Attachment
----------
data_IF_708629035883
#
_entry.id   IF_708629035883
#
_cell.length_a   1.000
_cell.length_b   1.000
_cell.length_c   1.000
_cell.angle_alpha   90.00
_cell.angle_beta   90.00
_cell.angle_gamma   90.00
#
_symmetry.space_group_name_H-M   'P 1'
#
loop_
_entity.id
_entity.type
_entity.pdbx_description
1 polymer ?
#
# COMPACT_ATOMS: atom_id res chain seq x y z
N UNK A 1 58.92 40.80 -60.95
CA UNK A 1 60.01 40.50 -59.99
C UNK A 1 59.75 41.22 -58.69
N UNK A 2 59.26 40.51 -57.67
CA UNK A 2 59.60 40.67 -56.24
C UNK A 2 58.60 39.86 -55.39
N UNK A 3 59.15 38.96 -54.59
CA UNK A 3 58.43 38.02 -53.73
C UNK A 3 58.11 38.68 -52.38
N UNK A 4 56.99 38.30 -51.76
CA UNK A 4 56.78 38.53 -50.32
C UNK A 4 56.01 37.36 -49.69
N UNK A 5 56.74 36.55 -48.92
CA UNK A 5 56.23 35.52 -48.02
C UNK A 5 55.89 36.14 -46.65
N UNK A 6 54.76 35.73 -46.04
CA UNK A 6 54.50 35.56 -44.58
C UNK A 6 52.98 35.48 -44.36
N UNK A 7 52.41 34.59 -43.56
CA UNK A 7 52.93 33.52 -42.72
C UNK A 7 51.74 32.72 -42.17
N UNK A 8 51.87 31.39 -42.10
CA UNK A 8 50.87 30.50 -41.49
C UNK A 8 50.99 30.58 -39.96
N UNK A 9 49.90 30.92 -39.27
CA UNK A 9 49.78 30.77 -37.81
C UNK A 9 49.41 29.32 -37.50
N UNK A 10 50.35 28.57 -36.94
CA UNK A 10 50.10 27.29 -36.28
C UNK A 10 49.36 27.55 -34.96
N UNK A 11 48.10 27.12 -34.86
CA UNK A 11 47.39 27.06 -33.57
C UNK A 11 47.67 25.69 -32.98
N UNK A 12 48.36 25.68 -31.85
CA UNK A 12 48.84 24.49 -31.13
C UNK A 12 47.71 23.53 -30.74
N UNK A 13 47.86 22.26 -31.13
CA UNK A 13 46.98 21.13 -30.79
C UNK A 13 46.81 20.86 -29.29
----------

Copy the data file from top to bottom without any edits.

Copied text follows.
data_IF_708629035883
#
_entry.id   IF_708629035883
#
_cell.length_a   1.000
_cell.length_b   1.000
_cell.length_c   1.000
_cell.angle_alpha   90.00
_cell.angle_beta   90.00
_cell.angle_gamma   90.00
#
_symmetry.space_group_name_H-M   'P 1'
#
loop_
_entity.id
_entity.type
_entity.pdbx_description
1 polymer ?
#
# COMPACT_ATOMS: atom_id res chain seq x y z
N UNK A 1 58.92 40.80 -60.95
CA UNK A 1 60.01 40.50 -59.99
C UNK A 1 59.75 41.22 -58.69
N UNK A 2 59.26 40.51 -57.67
CA UNK A 2 59.60 40.67 -56.24
C UNK A 2 58.60 39.86 -55.39
N UNK A 3 59.15 38.96 -54.59
CA UNK A 3 58.43 38.02 -53.73
C UNK A 3 58.11 38.68 -52.38
N UNK A 4 56.99 38.30 -51.76
CA UNK A 4 56.78 38.53 -50.32
C UNK A 4 56.01 37.36 -49.69
N UNK A 5 56.74 36.55 -48.92
CA UNK A 5 56.23 35.52 -48.02
C UNK A 5 55.89 36.14 -46.65
N UNK A 6 54.76 35.73 -46.04
CA UNK A 6 54.50 35.56 -44.58
C UNK A 6 52.98 35.48 -44.36
N UNK A 7 52.41 34.59 -43.56
CA UNK A 7 52.93 33.52 -42.72
C UNK A 7 51.74 32.72 -42.17
N UNK A 8 51.87 31.39 -42.10
CA UNK A 8 50.87 30.50 -41.49
C UNK A 8 50.99 30.58 -39.96
N UNK A 9 49.90 30.92 -39.27
CA UNK A 9 49.78 30.77 -37.81
C UNK A 9 49.41 29.32 -37.50
N UNK A 10 50.35 28.57 -36.94
CA UNK A 10 50.10 27.29 -36.28
C UNK A 10 49.36 27.55 -34.96
N UNK A 11 48.10 27.12 -34.86
CA UNK A 11 47.39 27.06 -33.57
C UNK A 11 47.67 25.69 -32.98
N UNK A 12 48.36 25.68 -31.85
CA UNK A 12 48.84 24.49 -31.13
C UNK A 12 47.71 23.53 -30.74
N UNK A 13 47.86 22.26 -31.13
CA UNK A 13 46.98 21.13 -30.79
C UNK A 13 46.81 20.86 -29.29